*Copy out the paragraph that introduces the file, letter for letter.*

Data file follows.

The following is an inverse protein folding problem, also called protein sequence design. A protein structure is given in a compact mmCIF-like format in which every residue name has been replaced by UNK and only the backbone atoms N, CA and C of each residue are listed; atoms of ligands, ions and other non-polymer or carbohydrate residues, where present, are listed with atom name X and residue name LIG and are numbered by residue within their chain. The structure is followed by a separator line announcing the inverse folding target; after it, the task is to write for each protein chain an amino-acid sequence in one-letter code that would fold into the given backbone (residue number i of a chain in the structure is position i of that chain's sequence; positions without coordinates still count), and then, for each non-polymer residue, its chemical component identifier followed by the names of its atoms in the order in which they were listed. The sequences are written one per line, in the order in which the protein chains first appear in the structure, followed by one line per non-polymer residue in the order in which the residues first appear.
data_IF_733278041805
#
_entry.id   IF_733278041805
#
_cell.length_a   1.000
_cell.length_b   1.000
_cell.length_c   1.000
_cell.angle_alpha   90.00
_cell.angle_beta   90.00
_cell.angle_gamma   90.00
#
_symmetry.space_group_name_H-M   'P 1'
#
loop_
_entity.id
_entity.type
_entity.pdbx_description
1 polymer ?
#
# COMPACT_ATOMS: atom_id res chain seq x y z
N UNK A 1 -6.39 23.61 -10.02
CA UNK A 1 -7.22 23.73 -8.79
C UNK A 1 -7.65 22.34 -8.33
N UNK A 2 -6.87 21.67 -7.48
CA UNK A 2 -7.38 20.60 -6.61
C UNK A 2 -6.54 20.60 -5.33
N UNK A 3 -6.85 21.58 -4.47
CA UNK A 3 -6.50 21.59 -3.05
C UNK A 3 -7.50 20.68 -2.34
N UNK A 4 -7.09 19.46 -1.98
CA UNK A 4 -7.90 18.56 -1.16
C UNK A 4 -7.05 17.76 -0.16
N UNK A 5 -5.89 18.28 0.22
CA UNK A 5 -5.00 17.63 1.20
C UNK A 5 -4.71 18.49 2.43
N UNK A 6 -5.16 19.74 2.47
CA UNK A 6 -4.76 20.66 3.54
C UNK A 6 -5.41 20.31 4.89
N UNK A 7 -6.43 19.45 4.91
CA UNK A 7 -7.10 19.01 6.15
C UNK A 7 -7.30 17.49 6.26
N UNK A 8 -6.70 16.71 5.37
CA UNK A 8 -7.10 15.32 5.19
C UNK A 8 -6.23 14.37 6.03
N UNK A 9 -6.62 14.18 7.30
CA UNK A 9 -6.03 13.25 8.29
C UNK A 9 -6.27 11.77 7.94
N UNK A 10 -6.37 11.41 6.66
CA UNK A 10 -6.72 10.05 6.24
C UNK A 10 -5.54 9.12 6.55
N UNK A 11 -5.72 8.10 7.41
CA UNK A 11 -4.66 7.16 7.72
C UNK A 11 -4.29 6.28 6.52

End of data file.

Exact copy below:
The following is an inverse protein folding problem, also called protein sequence design. A protein structure is given in a compact mmCIF-like format in which every residue name has been replaced by UNK and only the backbone atoms N, CA and C of each residue are listed; atoms of ligands, ions and other non-polymer or carbohydrate residues, where present, are listed with atom name X and residue name LIG and are numbered by residue within their chain. The structure is followed by a separator line announcing the inverse folding target; after it, the task is to write for each protein chain an amino-acid sequence in one-letter code that would fold into the given backbone (residue number i of a chain in the structure is position i of that chain's sequence; positions without coordinates still count), and then, for each non-polymer residue, its chemical component identifier followed by the names of its atoms in the order in which they were listed. The sequences are written one per line, in the order in which the protein chains first appear in the structure, followed by one line per non-polymer residue in the order in which the residues first appear.